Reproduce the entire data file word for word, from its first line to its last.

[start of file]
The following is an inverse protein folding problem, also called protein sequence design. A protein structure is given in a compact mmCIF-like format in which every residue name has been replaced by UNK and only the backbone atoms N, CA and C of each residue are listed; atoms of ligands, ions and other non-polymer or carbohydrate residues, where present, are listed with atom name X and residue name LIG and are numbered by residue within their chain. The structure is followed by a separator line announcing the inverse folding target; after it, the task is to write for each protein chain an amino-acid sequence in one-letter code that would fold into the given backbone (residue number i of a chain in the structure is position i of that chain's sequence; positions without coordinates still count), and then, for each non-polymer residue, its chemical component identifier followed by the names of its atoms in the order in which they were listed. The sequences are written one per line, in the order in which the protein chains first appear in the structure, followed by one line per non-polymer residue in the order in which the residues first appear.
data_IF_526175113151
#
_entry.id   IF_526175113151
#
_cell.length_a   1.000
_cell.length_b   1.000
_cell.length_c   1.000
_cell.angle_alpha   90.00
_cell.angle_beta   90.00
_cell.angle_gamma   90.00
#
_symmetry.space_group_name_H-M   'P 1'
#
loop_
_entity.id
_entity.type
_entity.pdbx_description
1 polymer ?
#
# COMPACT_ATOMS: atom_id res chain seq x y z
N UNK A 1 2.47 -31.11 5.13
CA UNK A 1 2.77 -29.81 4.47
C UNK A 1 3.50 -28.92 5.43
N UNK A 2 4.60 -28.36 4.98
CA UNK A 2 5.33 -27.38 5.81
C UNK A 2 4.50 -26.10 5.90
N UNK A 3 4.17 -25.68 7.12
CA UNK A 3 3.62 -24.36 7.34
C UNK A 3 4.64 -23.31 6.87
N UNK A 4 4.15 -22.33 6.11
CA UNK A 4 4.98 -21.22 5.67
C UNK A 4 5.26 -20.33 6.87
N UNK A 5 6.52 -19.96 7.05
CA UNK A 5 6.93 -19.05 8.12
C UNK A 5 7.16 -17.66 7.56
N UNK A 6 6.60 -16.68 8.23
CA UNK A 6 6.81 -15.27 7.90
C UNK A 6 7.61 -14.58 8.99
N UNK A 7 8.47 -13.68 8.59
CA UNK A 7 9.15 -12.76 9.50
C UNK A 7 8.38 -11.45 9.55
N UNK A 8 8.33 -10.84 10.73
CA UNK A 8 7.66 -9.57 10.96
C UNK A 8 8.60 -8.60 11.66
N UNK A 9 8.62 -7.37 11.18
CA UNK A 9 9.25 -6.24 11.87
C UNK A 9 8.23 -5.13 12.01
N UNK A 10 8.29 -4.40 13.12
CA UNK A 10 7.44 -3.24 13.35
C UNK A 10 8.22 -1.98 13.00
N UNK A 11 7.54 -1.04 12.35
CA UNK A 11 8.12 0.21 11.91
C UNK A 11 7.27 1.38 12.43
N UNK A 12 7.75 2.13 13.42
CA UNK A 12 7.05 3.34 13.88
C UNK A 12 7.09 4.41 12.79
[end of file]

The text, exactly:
The following is an inverse protein folding problem, also called protein sequence design. A protein structure is given in a compact mmCIF-like format in which every residue name has been replaced by UNK and only the backbone atoms N, CA and C of each residue are listed; atoms of ligands, ions and other non-polymer or carbohydrate residues, where present, are listed with atom name X and residue name LIG and are numbered by residue within their chain. The structure is followed by a separator line announcing the inverse folding target; after it, the task is to write for each protein chain an amino-acid sequence in one-letter code that would fold into the given backbone (residue number i of a chain in the structure is position i of that chain's sequence; positions without coordinates still count), and then, for each non-polymer residue, its chemical component identifier followed by the names of its atoms in the order in which they were listed. The sequences are written one per line, in the order in which the protein chains first appear in the structure, followed by one line per non-polymer residue in the order in which the residues first appear.
data_IF_526175113151
#
_entry.id   IF_526175113151
#
_cell.length_a   1.000
_cell.length_b   1.000
_cell.length_c   1.000
_cell.angle_alpha   90.00
_cell.angle_beta   90.00
_cell.angle_gamma   90.00
#
_symmetry.space_group_name_H-M   'P 1'
#
loop_
_entity.id
_entity.type
_entity.pdbx_description
1 polymer ?
#
# COMPACT_ATOMS: atom_id res chain seq x y z
N UNK A 1 2.47 -31.11 5.13
CA UNK A 1 2.77 -29.81 4.47
C UNK A 1 3.50 -28.92 5.43
N UNK A 2 4.60 -28.36 4.98
CA UNK A 2 5.33 -27.38 5.81
C UNK A 2 4.50 -26.10 5.90
N UNK A 3 4.17 -25.68 7.12
CA UNK A 3 3.62 -24.36 7.34
C UNK A 3 4.64 -23.31 6.87
N UNK A 4 4.15 -22.33 6.11
CA UNK A 4 4.98 -21.22 5.67
C UNK A 4 5.26 -20.33 6.87
N UNK A 5 6.52 -19.96 7.05
CA UNK A 5 6.93 -19.05 8.12
C UNK A 5 7.16 -17.66 7.56
N UNK A 6 6.60 -16.68 8.23
CA UNK A 6 6.81 -15.27 7.90
C UNK A 6 7.61 -14.58 8.99
N UNK A 7 8.47 -13.68 8.59
CA UNK A 7 9.15 -12.76 9.50
C UNK A 7 8.38 -11.45 9.55
N UNK A 8 8.33 -10.84 10.73
CA UNK A 8 7.66 -9.57 10.96
C UNK A 8 8.60 -8.60 11.66
N UNK A 9 8.62 -7.37 11.18
CA UNK A 9 9.25 -6.24 11.87
C UNK A 9 8.23 -5.13 12.01
N UNK A 10 8.29 -4.40 13.12
CA UNK A 10 7.44 -3.24 13.35
C UNK A 10 8.22 -1.98 13.00
N UNK A 11 7.54 -1.04 12.35
CA UNK A 11 8.12 0.21 11.91
C UNK A 11 7.27 1.38 12.43
N UNK A 12 7.75 2.13 13.42
CA UNK A 12 7.05 3.34 13.88
C UNK A 12 7.09 4.41 12.79